Rock On. Raymond Meade Lays It Down on WHYDOLISE?

They used to say that rock ‘n’ roll would never die, and you have to admit that it’s put up a pretty good fight over the last sixty years of its existence. It’s had many champions over the decades, but the latest is Raymond Meade, a Scots rocker who pulls no punches on Whydolise? If you’re looking for a short, sharp nine-track combination of muscular guitar rock, strong vocals and nimble melodies then this could be the main event of 2015.

Meade first came to prominence with the late lamented, post-post-punk Glasgow outfit The Ronelles, a band that lived the music by firing on all cylinders onstage only to implode backstage. Following their disintegration in 2007, Meade took a break from music until the release of his first solo album, 2010’s Fables and Follies. The recording received warm reviews and considerable airplay, but these are lean times for music made with that kind of heart.


On Whydolise? Raymond Meade begs a serious question about celebrity-driven popular culture by reminding listeners what authentic, drop-dead-gorgeous rock’n’roll can sound like in the 21st Century. If you’re still wondering where all the good times have gone then this album might help you in your search for clues.

The first thing to point out about Whydolise? is that it’s so thick with musical references that you can’t hear where one rock decade ends and another begins. In that sense, this is a very contemporary take on music that stubbornly defies the ageing process. Meade has absorbed everything that’s gone before to the point where it’s part of his make up as a songwriter and fundamental to his approach as a performer.


The arrangements and instrumental choices are most certainly informed by skilled judgement and long experience, not least from renowned producer Owen Morris, but that’s not the whole story of Whydolise? It’s all about the songs, and they’re full of instantly memorable melodic hooks that are the hallmark of quality pop music.

Meade also has an ingenious way with intros and many of the tunes signpost a familiar direction, only to be taken somewhere unexpected. For example, Sent Home Under Sirens starts out by suggesting a stadium-sized epic is on its way before morphing into a sweetly sung memoir of disenchantment that builds into a passionately self-affirming chorus. The gloves are definitely off in a lyric that is both wry and angry, and of course, the bitter always comes out better on a wailing guitar.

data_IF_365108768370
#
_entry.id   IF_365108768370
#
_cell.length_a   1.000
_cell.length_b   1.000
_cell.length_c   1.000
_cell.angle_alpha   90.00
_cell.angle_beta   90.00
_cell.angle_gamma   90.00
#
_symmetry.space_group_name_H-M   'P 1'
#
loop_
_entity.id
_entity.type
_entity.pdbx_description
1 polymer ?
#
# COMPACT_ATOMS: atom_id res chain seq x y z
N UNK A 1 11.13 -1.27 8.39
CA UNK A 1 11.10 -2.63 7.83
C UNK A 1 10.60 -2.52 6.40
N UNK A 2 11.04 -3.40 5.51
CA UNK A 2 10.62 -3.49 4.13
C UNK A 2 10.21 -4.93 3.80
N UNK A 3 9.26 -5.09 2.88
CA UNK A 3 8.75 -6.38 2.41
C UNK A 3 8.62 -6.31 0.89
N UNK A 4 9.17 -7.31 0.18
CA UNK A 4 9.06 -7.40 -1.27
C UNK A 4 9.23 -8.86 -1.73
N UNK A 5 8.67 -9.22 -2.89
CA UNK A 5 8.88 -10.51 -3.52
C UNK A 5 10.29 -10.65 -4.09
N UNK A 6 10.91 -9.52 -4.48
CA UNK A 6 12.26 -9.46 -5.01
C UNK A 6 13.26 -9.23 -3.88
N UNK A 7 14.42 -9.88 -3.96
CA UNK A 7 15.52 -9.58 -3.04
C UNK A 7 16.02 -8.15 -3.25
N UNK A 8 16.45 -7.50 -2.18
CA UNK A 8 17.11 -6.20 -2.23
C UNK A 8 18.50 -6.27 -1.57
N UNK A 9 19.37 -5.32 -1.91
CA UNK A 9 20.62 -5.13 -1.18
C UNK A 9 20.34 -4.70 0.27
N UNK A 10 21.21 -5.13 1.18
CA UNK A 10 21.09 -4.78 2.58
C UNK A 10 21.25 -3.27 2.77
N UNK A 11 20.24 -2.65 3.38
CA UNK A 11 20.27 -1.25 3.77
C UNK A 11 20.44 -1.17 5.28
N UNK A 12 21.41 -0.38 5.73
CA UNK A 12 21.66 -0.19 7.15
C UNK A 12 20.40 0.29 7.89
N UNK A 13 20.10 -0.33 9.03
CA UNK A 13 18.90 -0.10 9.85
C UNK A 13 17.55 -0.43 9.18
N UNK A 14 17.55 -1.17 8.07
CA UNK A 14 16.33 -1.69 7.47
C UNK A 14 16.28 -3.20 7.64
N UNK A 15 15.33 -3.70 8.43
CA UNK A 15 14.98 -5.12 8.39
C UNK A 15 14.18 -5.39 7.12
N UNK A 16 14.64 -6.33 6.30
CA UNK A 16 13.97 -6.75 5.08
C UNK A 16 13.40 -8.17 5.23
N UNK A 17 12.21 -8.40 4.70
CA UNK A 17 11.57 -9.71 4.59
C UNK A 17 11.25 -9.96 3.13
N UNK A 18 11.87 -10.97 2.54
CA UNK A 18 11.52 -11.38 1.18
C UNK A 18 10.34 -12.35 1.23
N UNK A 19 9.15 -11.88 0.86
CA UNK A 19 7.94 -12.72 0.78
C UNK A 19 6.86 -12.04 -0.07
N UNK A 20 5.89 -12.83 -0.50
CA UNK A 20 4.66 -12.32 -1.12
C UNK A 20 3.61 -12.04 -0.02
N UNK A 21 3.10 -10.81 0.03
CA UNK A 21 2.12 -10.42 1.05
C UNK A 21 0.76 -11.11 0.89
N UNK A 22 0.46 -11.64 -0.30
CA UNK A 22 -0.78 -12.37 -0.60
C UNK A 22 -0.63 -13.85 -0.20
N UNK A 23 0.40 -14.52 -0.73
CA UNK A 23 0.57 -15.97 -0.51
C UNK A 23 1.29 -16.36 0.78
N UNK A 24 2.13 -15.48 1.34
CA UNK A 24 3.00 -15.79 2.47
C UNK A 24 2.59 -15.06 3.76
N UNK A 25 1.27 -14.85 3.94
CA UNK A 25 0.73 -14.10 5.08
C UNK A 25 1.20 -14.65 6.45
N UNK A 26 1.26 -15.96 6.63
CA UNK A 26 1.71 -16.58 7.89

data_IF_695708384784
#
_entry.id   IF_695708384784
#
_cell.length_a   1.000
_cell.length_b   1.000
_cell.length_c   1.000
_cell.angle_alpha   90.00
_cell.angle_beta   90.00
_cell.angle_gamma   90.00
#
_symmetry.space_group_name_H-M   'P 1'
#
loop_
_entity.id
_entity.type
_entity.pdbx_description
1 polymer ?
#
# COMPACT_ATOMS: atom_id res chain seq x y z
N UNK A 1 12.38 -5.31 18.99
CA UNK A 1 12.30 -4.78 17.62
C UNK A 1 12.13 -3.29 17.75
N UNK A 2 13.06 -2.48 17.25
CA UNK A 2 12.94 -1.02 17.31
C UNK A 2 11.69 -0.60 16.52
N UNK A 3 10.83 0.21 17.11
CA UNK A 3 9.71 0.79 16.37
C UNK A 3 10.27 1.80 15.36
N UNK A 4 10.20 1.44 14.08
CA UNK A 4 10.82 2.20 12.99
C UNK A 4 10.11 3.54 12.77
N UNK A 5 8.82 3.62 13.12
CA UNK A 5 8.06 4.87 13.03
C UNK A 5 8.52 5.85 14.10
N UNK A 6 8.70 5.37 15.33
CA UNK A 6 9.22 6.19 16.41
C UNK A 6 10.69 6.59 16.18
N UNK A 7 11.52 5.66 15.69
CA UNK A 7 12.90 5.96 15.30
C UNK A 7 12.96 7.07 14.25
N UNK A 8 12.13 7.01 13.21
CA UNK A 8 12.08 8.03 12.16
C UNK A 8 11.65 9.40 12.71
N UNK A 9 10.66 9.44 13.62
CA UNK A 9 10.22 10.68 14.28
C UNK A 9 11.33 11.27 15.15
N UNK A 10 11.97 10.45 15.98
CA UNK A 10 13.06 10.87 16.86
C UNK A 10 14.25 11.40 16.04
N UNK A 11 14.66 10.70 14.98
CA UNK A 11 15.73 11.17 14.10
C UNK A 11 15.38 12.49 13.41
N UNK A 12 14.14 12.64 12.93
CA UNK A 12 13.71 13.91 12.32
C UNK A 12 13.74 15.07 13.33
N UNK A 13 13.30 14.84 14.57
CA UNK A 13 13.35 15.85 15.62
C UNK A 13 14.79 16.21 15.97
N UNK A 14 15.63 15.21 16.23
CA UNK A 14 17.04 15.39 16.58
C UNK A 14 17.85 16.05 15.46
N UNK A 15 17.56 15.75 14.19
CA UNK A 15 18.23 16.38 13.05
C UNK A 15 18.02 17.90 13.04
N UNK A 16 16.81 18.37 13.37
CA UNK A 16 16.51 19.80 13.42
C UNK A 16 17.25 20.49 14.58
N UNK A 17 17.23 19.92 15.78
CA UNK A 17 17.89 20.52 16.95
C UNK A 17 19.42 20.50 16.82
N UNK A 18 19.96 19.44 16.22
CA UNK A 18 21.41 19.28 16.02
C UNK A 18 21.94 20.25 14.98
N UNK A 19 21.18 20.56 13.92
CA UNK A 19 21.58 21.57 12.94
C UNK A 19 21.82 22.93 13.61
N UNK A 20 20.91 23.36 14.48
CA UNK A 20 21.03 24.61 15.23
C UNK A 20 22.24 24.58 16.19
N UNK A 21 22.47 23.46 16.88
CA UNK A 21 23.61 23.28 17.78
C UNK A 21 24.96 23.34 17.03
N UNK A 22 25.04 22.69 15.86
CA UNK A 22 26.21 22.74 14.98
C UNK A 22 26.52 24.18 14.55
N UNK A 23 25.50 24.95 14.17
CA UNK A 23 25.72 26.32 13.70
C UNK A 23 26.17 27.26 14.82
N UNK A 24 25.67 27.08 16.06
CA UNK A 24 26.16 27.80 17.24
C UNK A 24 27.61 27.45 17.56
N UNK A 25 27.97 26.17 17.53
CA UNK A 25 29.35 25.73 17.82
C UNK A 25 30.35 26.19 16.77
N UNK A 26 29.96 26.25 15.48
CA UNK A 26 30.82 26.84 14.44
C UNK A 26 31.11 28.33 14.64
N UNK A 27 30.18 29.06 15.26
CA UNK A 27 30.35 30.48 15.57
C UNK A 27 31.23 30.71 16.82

The album opens with Let The Wolves In and it had me searching for my big boy’s book of sublimated rock memories. I came up with wall-of-sound John Kongos meets Def Leppard,. However, it’s more of an overture than a song and a smart curtain raiser for the second track Why Don’t We Do It Again? – a frantic, full-on sax and drums and piano rock’n’rolla with all the thrills, fills and frills attached. And just for good measure the track also features the late, great saxophinist Bobby Keys on typically rip-roaring form.


If you still think that rock ‘n” roll is a bit backdated, like a fighter who doesn’t know when to quit, then cop a listen to Come Undone and tell me you don’t hear a beautiful song that shows the form is still in good shape. It features a lovely performance by Justin Currie on lead vocal, and incidentally showcases one of the finest pop voices of his (or any other) generation.

Sadhana is another highlight that dares to hint how The Clash might have sounded like if they had actually sung their choruses instead of just shouting them. Steve Craddock guests on guitar and the Ocean Colour Scene man brings the spirit of something we feared lost in the age of X-Factor puppetry. He’s the real deal and he plays like he loves it all just as much as the day he bought his first guitar.

Raymond Meade has many things in his locker but the most potent of them is a gift for producing songs intuitively sourced from the cumulative wealth of the rock and pop repertoire. Tunes like Hide and Seek and the closing track Shine A Light may musically and lyrically explore familiar themes of longing and redemption, but Meade wears his rock ‘n’ roll heart on his sleeve, and that’s what makes the songs all the more compelling.

Michael S. Clark


Whydolise? is released on 11th May